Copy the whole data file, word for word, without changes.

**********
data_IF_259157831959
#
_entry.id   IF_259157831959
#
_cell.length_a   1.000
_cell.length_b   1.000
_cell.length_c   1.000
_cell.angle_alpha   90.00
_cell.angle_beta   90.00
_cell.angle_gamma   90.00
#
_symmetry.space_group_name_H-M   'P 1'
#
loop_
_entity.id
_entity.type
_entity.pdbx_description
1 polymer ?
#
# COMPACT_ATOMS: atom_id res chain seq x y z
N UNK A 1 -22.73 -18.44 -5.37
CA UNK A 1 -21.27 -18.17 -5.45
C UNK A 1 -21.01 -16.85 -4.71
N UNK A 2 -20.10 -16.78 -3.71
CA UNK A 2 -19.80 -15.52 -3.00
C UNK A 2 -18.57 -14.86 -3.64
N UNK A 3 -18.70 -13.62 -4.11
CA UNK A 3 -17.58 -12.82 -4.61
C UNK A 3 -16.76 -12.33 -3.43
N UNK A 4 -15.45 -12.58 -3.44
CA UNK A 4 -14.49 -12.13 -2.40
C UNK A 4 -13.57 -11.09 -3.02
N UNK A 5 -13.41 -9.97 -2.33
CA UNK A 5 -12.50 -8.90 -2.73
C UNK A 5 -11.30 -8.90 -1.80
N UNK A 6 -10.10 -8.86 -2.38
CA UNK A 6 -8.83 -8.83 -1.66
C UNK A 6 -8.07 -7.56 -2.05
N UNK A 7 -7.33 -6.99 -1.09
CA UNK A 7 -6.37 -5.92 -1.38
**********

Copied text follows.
data_IF_259157831959
#
_entry.id   IF_259157831959
#
_cell.length_a   1.000
_cell.length_b   1.000
_cell.length_c   1.000
_cell.angle_alpha   90.00
_cell.angle_beta   90.00
_cell.angle_gamma   90.00
#
_symmetry.space_group_name_H-M   'P 1'
#
loop_
_entity.id
_entity.type
_entity.pdbx_description
1 polymer ?
#
# COMPACT_ATOMS: atom_id res chain seq x y z
N UNK A 1 -22.73 -18.44 -5.37
CA UNK A 1 -21.27 -18.17 -5.45
C UNK A 1 -21.01 -16.85 -4.71
N UNK A 2 -20.10 -16.78 -3.71
CA UNK A 2 -19.80 -15.52 -3.00
C UNK A 2 -18.57 -14.86 -3.64
N UNK A 3 -18.70 -13.62 -4.11
CA UNK A 3 -17.58 -12.82 -4.61
C UNK A 3 -16.76 -12.33 -3.43
N UNK A 4 -15.45 -12.58 -3.44
CA UNK A 4 -14.49 -12.13 -2.40
C UNK A 4 -13.57 -11.09 -3.02
N UNK A 5 -13.41 -9.97 -2.33
CA UNK A 5 -12.50 -8.90 -2.73
C UNK A 5 -11.30 -8.90 -1.80
N UNK A 6 -10.10 -8.86 -2.38
CA UNK A 6 -8.83 -8.83 -1.66
C UNK A 6 -8.07 -7.56 -2.05
N UNK A 7 -7.33 -6.99 -1.09
CA UNK A 7 -6.37 -5.92 -1.38